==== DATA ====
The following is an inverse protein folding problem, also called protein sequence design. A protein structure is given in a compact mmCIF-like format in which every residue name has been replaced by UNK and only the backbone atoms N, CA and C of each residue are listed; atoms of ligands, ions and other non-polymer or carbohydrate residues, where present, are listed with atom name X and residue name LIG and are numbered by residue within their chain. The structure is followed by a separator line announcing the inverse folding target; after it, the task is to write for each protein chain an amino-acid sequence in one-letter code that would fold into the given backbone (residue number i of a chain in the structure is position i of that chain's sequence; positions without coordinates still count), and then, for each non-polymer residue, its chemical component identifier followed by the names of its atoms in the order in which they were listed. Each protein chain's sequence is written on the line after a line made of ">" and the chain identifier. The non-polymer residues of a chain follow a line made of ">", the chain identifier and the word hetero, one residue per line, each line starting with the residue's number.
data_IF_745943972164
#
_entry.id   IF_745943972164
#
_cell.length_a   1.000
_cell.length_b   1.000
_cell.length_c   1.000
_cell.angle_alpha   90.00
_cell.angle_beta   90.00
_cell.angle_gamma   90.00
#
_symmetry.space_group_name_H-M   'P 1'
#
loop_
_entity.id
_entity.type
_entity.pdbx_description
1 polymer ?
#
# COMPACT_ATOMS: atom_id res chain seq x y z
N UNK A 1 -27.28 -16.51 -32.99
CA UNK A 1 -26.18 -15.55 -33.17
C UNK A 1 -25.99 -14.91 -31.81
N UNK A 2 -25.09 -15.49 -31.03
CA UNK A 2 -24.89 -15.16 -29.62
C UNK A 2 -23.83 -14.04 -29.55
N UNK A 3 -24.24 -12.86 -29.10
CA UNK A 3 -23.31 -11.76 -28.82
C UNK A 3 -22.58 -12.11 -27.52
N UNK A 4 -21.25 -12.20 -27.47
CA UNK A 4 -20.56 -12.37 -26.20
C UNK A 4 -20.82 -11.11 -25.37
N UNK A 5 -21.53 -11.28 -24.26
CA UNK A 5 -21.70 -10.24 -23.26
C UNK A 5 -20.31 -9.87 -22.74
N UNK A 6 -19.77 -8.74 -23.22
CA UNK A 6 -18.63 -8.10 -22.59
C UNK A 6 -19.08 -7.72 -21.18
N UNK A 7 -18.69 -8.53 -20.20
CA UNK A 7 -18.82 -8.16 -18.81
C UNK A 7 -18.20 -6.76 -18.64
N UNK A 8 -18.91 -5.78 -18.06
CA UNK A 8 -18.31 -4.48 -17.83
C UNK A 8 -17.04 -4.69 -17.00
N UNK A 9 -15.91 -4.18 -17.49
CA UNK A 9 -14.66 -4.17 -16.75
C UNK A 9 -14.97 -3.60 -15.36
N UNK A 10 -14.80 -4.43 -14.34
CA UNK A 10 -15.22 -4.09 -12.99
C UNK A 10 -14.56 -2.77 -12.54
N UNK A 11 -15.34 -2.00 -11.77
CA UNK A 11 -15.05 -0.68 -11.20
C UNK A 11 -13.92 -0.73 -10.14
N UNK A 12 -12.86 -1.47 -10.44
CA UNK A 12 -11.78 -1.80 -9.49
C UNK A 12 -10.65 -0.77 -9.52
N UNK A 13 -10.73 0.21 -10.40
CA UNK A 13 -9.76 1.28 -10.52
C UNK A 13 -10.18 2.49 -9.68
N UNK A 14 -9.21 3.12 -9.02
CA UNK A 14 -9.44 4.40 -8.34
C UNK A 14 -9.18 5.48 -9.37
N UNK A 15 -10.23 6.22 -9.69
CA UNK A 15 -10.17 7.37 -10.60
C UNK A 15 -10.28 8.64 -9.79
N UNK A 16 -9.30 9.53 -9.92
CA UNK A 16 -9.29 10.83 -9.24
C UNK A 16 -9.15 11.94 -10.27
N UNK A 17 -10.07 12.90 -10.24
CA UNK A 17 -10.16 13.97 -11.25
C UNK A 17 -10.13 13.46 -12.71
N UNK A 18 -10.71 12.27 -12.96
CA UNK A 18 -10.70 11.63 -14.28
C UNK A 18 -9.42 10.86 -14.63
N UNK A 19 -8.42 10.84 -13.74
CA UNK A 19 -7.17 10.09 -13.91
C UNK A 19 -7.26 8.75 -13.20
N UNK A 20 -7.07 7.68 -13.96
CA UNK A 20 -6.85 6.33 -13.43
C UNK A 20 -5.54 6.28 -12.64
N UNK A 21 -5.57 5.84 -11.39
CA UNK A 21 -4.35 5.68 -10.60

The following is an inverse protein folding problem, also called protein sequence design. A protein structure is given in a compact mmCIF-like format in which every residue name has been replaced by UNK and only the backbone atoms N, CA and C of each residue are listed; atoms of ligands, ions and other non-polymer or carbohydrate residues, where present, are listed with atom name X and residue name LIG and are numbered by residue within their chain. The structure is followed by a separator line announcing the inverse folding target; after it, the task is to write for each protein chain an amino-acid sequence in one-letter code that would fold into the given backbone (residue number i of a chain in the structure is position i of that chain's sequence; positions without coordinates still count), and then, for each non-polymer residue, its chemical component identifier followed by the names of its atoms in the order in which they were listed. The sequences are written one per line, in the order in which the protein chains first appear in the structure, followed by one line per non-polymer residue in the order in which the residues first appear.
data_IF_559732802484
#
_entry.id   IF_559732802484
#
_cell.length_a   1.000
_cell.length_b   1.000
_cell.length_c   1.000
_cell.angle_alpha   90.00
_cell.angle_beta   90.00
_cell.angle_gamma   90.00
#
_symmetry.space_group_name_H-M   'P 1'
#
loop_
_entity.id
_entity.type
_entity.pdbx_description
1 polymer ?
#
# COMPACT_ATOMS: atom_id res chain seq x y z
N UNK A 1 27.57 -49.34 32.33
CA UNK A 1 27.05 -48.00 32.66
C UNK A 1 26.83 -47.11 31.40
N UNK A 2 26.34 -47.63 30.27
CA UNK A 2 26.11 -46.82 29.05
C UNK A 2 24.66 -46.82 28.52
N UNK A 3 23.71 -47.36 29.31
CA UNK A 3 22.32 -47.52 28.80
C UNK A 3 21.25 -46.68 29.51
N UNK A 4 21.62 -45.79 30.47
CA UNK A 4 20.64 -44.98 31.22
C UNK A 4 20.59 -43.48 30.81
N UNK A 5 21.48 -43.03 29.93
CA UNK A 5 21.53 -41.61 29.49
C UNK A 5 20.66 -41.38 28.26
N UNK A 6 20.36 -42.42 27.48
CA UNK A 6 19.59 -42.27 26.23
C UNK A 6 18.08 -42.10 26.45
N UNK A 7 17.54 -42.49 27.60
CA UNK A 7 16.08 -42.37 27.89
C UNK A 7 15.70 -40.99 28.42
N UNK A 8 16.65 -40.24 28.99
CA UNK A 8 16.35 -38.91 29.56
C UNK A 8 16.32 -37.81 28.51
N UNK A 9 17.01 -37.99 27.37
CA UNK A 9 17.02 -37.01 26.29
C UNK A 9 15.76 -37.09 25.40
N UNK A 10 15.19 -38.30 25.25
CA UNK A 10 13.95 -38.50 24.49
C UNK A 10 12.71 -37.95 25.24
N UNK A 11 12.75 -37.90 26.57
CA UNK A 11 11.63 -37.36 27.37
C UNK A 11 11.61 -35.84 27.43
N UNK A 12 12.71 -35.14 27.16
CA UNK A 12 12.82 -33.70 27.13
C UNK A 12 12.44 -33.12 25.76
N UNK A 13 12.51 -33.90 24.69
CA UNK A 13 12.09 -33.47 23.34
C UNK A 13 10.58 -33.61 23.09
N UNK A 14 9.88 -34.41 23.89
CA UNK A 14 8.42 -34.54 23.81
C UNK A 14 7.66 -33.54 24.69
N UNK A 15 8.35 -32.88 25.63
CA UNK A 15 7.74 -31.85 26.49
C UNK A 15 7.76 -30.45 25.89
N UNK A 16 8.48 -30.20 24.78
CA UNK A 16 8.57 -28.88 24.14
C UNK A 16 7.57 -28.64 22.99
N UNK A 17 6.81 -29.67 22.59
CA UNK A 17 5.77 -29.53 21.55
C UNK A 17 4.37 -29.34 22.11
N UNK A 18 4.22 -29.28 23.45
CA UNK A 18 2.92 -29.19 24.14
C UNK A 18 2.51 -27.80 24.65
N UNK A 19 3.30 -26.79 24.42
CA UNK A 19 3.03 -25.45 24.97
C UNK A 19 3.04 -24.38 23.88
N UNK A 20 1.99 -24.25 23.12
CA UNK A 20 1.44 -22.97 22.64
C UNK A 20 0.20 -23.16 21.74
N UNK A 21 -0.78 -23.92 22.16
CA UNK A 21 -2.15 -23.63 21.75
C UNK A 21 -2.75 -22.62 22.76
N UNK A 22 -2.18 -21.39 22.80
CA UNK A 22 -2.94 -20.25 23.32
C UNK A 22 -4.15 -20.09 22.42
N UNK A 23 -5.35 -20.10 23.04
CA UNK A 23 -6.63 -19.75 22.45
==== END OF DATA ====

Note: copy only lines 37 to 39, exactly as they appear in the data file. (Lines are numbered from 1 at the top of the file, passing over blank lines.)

N UNK A 6 -19.77 -8.74 -23.22
CA UNK A 6 -18.63 -8.10 -22.59
C UNK A 6 -19.08 -7.72 -21.18